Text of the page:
Posted:I was down at the beach two nights ago, and for the first time, saw a man doing Poi. Needless to say, I was simply blown away. I Needed to do this. So, I finally figured out what it was called, and ended up here. Now, the hard part. I think it's best to start out with a fire poi set, since that will prevent me from having to purchase a fire set when I'm ready to move to fire. But...there seems to be two equally similar fire pois for sale. The Pure Flame, and the Fyre Fly. Does anyone have any opinion on which is a better poi? Also...the staff intreques me...but the one I want, the "Twirling Fire Stick" seems way too short. I'm 6'4", and I don't think it'd look too impressive being only 3 feet long. Thanks in advance, Matt
Posted:Matt--Staff size doesn't really have much to do with body size. I know a few people who spin staff, and the largest of them (former football player) uses the shortest staves. It's a matter of taste--you have slightly different moves available to you with a long staff vs short (a lot depends on whether you can get the staff under your arm), and a short staff is easier to twirl fast.Trust me: a big guy spinning a short staff close to his body looks impressive. A petite woman spinning a big staff in huge arcs also looks impressive.I can't speak with authority on the different poi sold via this site, but just taking a cursory look at the pictures, it seems the two have slightly different construction. One uses a clip that allows you to detach the wick, the wicks seem to have slightly different construction, as do the grips.
Posted:Funk,Take it from me and probably everyone else who replies, you want to have something other than the fire poi on the end as you are practicing. I dont know the diff on the 2 types, but make sure you can detach the wick and attach a sock or something else for practice, that will allow you to have the same hand grips and chains but wont hurt as bad when you clock yourself. RE: Height and staff size, anything on fire is impressive, just make sure it feels right to you. LaterCode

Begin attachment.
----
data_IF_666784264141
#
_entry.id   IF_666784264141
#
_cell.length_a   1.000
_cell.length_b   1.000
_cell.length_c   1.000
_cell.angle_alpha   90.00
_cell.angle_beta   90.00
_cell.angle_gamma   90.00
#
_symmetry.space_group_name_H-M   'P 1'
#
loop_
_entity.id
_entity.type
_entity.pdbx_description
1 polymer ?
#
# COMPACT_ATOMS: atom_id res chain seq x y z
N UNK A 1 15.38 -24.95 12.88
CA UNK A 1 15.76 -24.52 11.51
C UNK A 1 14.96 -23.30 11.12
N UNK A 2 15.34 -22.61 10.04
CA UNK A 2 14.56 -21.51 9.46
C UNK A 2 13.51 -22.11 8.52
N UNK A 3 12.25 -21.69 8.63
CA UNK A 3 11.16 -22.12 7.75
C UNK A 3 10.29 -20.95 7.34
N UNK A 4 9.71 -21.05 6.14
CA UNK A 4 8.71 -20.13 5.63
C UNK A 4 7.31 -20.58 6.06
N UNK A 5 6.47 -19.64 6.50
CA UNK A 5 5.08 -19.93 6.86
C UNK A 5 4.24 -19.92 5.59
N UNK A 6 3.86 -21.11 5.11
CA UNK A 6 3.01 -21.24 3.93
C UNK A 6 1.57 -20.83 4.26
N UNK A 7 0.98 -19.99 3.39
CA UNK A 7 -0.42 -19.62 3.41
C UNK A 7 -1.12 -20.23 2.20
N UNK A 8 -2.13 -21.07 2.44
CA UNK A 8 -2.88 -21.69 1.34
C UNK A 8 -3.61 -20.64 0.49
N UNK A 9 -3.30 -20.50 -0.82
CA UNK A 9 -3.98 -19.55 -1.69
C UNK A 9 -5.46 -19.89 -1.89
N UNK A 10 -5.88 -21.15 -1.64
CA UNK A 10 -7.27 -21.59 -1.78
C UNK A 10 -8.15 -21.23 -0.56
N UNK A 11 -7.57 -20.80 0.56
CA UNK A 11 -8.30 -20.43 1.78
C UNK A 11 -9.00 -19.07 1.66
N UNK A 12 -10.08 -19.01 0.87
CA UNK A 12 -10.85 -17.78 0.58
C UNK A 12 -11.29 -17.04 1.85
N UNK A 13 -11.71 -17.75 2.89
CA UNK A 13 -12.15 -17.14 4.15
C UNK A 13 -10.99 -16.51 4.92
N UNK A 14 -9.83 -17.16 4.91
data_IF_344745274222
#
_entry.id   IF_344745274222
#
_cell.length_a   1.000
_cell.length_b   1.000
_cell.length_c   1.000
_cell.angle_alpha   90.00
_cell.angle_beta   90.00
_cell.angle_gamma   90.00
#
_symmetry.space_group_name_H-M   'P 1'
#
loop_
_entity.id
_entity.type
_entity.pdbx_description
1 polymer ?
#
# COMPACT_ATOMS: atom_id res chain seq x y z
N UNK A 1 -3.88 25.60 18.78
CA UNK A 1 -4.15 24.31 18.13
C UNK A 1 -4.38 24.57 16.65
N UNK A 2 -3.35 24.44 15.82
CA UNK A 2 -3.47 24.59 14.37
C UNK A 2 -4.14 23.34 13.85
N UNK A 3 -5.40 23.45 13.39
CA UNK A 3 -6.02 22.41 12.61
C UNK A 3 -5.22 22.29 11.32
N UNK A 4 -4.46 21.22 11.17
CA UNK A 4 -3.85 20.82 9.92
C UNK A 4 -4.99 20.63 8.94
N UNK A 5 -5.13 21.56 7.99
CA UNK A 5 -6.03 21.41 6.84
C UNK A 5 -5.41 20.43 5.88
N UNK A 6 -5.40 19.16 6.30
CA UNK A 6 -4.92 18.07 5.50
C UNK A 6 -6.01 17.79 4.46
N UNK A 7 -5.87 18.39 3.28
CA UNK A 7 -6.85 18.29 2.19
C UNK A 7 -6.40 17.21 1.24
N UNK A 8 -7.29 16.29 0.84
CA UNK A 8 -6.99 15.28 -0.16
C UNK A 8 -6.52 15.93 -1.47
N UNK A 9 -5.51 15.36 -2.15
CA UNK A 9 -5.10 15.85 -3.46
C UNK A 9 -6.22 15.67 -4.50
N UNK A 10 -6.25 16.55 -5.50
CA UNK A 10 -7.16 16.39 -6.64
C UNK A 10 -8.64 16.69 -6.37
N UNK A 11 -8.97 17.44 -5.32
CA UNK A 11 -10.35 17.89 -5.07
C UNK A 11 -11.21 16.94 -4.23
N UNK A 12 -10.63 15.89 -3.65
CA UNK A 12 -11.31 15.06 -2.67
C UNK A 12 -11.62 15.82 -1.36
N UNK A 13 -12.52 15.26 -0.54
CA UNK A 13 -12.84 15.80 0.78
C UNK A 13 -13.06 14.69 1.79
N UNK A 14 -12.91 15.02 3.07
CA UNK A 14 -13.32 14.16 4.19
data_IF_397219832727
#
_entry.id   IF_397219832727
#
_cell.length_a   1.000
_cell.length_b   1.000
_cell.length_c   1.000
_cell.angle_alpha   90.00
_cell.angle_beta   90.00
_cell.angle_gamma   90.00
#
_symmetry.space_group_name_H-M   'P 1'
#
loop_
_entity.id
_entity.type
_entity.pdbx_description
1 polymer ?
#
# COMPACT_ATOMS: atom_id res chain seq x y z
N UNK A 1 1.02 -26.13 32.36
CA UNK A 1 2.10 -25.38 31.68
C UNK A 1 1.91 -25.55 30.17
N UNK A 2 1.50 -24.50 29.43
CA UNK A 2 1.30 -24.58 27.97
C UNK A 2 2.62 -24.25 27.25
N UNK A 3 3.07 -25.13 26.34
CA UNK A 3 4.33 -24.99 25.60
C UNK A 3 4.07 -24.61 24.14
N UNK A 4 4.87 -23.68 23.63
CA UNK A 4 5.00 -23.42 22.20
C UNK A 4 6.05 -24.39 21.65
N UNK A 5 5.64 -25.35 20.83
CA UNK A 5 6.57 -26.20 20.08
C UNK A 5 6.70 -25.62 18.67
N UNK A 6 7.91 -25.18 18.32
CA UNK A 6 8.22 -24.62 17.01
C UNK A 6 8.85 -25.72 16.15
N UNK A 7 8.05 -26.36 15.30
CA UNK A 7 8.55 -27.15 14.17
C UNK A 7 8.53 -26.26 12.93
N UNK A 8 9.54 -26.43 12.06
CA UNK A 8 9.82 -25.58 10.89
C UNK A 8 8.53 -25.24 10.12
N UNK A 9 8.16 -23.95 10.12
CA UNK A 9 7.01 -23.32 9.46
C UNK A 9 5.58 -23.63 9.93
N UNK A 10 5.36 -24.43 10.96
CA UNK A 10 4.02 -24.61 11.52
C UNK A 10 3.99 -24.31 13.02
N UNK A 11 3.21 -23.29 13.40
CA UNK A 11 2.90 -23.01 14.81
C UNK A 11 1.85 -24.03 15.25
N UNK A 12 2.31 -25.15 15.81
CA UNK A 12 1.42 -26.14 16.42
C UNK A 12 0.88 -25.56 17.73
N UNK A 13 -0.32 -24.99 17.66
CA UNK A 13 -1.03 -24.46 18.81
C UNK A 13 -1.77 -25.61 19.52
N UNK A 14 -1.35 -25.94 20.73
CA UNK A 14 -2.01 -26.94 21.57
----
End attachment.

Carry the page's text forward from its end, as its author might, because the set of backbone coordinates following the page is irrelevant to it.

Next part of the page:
Posted:Here ya go, check out this thread which is located in the FAQ shop: http://www.homeofpoi.com/faq_shop.htmThe difference between the two products is discussed there under the "Products" category. Hope this helps and Code is exactly right about suggesting that you buy or make a set of practice poi first. Besides being less painful and bulky, using practice poi will prevent you from damaging your wicks b4 u even get the chance to light up.
Posted:First thing to note is that both of these fire poi sets use stainless steel wire instead of chains and use the same quality kevlar wicking. The "Fyre Fly fire poi" set however has a more options for grips, and the wick (standard 500mm length wraped around aluminium tube) is attached by screws which allows for cheaper replacement of wick. It also comes in a wider number of lengths, and free backup when you've ordered the wrong length. The "Pure flame" set has nylon finger loops for grip, and the wick head is stitched into a roll. It has 500mm of wick on each head. We sell replacement heads which are more expensive than buying standard kevlar belt on its own. Bonus is that you don't get burnt by screw heads. The 102mm head gives a much larger flame. It is available in only set lengths. Hope that helps Non-Https Image Link Malcolm
Posted:I personally did not have a special set of practice poi. I resigned to clocking myself occasionally painfully. Needless to say starting the way I did will probably build your pain tolerance a wee bit. I did use some tennis balls for about maybe 5 minutes total but the weight is all wrong so I gave them to the 7 year old girl next door.I went occasionally to my mate for advice (cause he's been doing it for donkeys years) ... and very occasionally because I learn best when alone. However I did jump straight into lighting up, armed with natural fibre not loose clothes and a head wrap. And hitting myself etc etc. The only time I really set myself on fire was when my cutoffs (and I'm sure this happens to 1000s of ppl all over the world!) were not hemmed and the loose cotton strands went up like straw.
The beautiful thing about learning is that no one can take it away from you.- B.B.King